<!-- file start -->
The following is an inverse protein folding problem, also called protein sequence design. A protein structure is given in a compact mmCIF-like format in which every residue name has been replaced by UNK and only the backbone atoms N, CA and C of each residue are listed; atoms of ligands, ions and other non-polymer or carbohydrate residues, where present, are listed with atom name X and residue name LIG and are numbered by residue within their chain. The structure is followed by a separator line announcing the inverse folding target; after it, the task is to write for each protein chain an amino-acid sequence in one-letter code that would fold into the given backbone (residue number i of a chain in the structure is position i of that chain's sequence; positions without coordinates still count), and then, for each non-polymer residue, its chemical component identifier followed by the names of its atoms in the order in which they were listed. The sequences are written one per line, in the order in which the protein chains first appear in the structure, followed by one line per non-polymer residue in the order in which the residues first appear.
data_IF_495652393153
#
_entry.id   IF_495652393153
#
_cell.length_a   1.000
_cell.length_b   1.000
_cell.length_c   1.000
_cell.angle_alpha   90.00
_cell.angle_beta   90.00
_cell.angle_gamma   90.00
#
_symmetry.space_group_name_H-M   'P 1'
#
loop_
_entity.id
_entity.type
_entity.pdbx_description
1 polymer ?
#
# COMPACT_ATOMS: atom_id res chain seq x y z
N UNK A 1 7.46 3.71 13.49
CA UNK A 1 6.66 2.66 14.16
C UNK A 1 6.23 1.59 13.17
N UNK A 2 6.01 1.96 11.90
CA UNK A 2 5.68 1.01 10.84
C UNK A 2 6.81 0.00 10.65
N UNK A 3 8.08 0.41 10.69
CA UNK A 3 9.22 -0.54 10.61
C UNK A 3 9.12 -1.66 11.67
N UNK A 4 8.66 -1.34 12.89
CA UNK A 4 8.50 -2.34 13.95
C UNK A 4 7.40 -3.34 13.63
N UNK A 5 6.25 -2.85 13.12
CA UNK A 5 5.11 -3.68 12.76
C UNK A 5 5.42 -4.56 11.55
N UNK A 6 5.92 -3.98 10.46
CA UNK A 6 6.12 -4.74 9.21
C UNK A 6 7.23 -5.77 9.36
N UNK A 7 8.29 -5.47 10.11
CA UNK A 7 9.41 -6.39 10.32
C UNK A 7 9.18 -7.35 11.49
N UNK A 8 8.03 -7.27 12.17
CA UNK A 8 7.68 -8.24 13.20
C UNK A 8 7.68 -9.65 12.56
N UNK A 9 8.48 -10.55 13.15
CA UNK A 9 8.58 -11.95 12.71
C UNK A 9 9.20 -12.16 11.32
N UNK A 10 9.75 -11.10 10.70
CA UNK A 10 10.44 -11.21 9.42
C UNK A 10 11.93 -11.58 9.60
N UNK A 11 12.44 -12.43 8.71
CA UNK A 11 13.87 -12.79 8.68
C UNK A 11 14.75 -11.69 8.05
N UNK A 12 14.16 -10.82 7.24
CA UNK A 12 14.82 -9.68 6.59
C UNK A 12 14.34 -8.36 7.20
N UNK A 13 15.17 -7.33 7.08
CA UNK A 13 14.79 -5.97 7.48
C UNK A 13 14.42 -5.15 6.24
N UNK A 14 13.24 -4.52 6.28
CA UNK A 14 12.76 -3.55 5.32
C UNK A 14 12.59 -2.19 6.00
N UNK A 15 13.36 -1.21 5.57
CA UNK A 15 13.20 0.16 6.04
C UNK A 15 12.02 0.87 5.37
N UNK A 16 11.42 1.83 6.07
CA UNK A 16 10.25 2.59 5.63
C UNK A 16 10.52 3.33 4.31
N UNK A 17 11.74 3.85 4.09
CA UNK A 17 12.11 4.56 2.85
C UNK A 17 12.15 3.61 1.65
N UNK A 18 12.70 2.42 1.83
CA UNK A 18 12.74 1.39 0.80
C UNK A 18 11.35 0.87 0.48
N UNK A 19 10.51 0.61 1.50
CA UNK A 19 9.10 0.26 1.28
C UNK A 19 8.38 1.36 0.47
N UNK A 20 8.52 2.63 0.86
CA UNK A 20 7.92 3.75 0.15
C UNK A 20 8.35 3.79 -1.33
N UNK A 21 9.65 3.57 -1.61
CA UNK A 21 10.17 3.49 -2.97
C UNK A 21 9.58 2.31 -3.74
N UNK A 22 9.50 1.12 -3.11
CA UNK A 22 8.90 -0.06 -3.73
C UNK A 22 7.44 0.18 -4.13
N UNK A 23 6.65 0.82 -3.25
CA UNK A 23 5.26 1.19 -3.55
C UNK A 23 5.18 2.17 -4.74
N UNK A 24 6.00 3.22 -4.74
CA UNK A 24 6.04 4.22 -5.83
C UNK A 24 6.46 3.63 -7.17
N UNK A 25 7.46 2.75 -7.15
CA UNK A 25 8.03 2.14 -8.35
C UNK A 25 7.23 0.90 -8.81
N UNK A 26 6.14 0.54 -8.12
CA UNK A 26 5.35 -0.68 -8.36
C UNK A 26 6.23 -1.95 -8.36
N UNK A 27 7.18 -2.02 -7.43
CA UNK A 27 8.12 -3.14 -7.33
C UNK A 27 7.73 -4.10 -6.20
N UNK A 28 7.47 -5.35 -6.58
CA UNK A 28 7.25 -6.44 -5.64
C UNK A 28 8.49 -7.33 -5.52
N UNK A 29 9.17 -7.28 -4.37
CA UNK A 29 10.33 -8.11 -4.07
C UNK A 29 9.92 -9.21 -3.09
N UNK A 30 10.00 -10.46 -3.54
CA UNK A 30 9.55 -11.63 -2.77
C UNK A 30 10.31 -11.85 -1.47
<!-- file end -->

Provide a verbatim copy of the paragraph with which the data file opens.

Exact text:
The following is an inverse protein folding problem, also called protein sequence design. A protein structure is given in a compact mmCIF-like format in which every residue name has been replaced by UNK and only the backbone atoms N, CA and C of each residue are listed; atoms of ligands, ions and other non-polymer or carbohydrate residues, where present, are listed with atom name X and residue name LIG and are numbered by residue within their chain. The structure is followed by a separator line announcing the inverse folding target; after it, the task is to write for each protein chain an amino-acid sequence in one-letter code that would fold into the given backbone (residue number i of a chain in the structure is position i of that chain's sequence; positions without coordinates still count), and then, for each non-polymer residue, its chemical component identifier followed by the names of its atoms in the order in which they were listed. The sequences are written one per line, in the order in which the protein chains first appear in the structure, followed by one line per non-polymer residue in the order in which the residues first appear.